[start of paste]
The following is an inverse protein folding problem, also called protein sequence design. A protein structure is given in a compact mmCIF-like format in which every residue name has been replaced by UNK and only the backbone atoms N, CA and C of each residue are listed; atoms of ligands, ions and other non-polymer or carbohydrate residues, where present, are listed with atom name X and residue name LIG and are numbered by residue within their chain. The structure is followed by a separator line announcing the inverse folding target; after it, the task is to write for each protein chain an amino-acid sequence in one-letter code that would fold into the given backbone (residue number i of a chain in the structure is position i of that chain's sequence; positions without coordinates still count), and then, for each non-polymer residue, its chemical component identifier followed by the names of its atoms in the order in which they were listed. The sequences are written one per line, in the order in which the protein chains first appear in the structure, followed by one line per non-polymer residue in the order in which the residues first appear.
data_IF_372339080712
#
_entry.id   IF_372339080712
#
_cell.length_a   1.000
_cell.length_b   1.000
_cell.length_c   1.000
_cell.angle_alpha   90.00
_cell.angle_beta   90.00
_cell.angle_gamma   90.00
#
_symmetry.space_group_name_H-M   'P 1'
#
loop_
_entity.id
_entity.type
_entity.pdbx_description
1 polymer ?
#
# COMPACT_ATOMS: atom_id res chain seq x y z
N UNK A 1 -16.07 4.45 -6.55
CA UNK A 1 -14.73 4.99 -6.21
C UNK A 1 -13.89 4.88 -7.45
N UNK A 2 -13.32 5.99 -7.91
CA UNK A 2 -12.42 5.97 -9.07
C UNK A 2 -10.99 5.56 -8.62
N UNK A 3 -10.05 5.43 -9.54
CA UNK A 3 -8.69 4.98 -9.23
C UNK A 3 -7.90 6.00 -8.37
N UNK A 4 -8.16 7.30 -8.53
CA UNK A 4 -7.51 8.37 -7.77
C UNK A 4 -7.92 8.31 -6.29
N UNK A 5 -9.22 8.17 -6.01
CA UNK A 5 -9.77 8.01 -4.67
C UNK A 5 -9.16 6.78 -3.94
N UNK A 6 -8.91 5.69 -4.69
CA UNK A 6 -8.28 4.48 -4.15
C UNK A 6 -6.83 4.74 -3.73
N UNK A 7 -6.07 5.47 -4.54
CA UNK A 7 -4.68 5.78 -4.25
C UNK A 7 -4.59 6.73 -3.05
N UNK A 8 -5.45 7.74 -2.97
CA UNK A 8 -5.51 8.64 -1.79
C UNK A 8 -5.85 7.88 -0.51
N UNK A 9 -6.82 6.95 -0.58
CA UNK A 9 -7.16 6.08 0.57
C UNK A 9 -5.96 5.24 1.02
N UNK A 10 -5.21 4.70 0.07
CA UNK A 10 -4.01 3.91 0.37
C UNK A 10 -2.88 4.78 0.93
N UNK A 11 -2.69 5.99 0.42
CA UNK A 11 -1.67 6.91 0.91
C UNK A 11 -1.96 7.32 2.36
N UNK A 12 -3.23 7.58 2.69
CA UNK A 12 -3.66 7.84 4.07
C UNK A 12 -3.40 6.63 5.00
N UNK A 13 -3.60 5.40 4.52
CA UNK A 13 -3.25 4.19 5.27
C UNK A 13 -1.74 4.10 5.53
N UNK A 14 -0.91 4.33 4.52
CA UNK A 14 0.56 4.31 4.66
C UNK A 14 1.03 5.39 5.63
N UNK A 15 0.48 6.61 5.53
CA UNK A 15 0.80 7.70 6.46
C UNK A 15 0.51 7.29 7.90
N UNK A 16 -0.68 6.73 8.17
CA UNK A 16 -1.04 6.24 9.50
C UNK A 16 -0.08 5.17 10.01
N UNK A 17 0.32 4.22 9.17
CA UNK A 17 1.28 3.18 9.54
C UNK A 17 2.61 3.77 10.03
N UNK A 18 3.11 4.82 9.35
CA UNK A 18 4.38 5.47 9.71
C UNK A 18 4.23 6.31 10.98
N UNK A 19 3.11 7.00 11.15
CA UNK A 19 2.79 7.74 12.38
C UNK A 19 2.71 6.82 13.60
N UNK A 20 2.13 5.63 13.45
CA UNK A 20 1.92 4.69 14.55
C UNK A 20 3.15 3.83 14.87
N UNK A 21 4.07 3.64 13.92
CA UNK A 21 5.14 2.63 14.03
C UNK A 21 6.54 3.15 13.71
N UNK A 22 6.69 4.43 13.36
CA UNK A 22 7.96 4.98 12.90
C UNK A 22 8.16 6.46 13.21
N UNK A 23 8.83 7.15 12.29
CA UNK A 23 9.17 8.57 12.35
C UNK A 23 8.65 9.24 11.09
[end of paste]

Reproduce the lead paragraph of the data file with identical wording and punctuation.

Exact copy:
The following is an inverse protein folding problem, also called protein sequence design. A protein structure is given in a compact mmCIF-like format in which every residue name has been replaced by UNK and only the backbone atoms N, CA and C of each residue are listed; atoms of ligands, ions and other non-polymer or carbohydrate residues, where present, are listed with atom name X and residue name LIG and are numbered by residue within their chain. The structure is followed by a separator line announcing the inverse folding target; after it, the task is to write for each protein chain an amino-acid sequence in one-letter code that would fold into the given backbone (residue number i of a chain in the structure is position i of that chain's sequence; positions without coordinates still count), and then, for each non-polymer residue, its chemical component identifier followed by the names of its atoms in the order in which they were listed. The sequences are written one per line, in the order in which the protein chains first appear in the structure, followed by one line per non-polymer residue in the order in which the residues first appear.